Dick Seibert has lost money every year since he opened Knob Hall Winery in rural Maryland in 2006. Now he’s looking for the financing needed to double his vines to 60 acres by yearend. “We’re not making money yet, although we’re not that far away,” says Seibert, 58.
Businessweek reports that Seibert’s optimism is buoyed by the silent partner he shares with many young wineries: his state government. He has received some $8,000 in aid from the state, including $1.50 of the $3.50 cost of each of the 4,000 vines he planted in his first two years.
Five other vineyard owners in Maryland–where the number of wineries has doubled to almost 50 since 2005–are getting a total of $75,000 in state grants this year to expand production capacity.
“The whole concept is to become a destination [for visitors] from Baltimore and Washington, a great day trip,” says Seibert, sketching out his vision of a profitable future for the verdant hillsides, 75 miles from the capital, where his family has farmed soybeans and corn for more than two centuries.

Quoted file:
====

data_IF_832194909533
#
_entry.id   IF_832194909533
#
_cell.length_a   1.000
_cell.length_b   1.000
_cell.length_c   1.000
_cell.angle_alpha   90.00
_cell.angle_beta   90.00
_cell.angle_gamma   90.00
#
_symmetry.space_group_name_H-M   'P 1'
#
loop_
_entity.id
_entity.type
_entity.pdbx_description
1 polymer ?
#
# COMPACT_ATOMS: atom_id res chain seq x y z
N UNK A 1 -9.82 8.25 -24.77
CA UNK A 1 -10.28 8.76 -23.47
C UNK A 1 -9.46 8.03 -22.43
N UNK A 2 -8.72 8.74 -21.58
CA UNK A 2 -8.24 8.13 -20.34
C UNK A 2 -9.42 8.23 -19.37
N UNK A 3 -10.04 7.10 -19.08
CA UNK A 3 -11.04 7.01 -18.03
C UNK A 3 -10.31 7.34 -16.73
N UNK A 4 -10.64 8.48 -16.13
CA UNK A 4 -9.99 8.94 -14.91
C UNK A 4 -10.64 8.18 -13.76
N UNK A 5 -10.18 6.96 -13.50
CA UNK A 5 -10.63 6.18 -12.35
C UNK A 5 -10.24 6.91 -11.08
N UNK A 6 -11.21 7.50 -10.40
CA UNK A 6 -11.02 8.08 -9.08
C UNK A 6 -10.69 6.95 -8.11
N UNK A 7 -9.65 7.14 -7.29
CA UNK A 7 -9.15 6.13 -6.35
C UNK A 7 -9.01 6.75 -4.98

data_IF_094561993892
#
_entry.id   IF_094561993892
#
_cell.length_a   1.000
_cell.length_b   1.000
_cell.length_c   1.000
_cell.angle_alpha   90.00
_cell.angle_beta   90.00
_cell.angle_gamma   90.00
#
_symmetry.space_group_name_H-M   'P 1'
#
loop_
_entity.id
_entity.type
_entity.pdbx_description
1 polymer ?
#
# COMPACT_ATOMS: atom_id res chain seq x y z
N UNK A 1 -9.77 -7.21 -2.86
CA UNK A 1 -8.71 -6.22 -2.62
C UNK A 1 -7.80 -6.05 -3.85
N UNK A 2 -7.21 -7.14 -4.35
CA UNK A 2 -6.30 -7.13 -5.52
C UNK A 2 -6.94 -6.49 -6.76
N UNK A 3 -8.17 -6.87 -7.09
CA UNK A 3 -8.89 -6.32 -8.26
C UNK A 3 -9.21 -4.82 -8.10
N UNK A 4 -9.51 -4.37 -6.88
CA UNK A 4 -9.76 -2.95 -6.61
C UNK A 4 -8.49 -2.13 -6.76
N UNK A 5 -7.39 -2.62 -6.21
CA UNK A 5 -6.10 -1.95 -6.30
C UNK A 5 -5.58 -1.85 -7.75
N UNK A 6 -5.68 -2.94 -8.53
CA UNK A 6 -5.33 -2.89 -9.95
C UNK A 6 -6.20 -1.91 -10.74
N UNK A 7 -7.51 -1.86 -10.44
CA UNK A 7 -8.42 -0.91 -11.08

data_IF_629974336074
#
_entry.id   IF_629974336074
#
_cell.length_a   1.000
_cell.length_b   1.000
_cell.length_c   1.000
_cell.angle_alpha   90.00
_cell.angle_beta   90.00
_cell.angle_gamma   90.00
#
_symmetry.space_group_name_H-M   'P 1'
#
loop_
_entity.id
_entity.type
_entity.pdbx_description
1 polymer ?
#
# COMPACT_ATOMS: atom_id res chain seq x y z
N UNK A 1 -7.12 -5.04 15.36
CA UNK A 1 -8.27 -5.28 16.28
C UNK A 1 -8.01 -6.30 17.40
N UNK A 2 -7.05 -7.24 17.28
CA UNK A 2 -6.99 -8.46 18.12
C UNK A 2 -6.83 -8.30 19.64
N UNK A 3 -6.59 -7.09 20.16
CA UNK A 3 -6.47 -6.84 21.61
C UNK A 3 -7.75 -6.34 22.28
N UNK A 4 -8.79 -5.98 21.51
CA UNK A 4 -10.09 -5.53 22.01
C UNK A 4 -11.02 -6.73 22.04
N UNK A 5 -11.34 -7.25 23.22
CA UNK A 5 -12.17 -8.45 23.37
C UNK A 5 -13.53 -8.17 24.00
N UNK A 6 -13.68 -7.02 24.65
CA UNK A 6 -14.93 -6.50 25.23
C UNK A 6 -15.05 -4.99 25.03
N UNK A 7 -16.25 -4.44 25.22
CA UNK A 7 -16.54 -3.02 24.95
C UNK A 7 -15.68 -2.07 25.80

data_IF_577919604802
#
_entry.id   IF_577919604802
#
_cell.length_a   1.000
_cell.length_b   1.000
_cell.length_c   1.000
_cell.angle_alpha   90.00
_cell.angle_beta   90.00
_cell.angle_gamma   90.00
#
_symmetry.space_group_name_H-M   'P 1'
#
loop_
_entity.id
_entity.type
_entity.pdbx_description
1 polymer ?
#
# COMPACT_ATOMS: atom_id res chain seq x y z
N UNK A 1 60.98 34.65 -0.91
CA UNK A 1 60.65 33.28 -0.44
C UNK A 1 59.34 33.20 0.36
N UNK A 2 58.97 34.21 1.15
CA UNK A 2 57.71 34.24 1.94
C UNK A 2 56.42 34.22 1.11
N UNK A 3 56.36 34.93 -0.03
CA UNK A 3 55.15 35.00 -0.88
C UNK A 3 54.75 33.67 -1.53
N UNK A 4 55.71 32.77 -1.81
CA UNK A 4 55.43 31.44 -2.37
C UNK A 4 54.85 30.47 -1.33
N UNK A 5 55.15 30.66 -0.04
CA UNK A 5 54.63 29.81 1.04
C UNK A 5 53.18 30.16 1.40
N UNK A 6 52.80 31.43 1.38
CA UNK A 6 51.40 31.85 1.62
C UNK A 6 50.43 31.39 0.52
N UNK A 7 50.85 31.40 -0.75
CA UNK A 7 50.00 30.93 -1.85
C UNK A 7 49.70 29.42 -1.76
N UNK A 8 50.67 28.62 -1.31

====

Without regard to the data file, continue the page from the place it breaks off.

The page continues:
A decade ago, only a handful of states subsidized wineries, according to WineAmerica, the industry trade group. Now all U.S. states offer funding for them.
Viticulture “is at the core of agri-tourism, and states should do more” to support it, says Cary Green, chief operating officer of WineAmerica. Texas, which has 212 wineries, allocates $2.3 million a year for wine research, marketing, and grants for producers, nine times the level in 2005.
Ohio spent more than $1.1 million on subsidies for its wine industry in the 12 months through June, up 38 percent over the previous year.
And Virginia dedicates 70 percent of its tax of 30Â¢ per bottle of wine–a total of about $1.3 million this year–to promote the industry.
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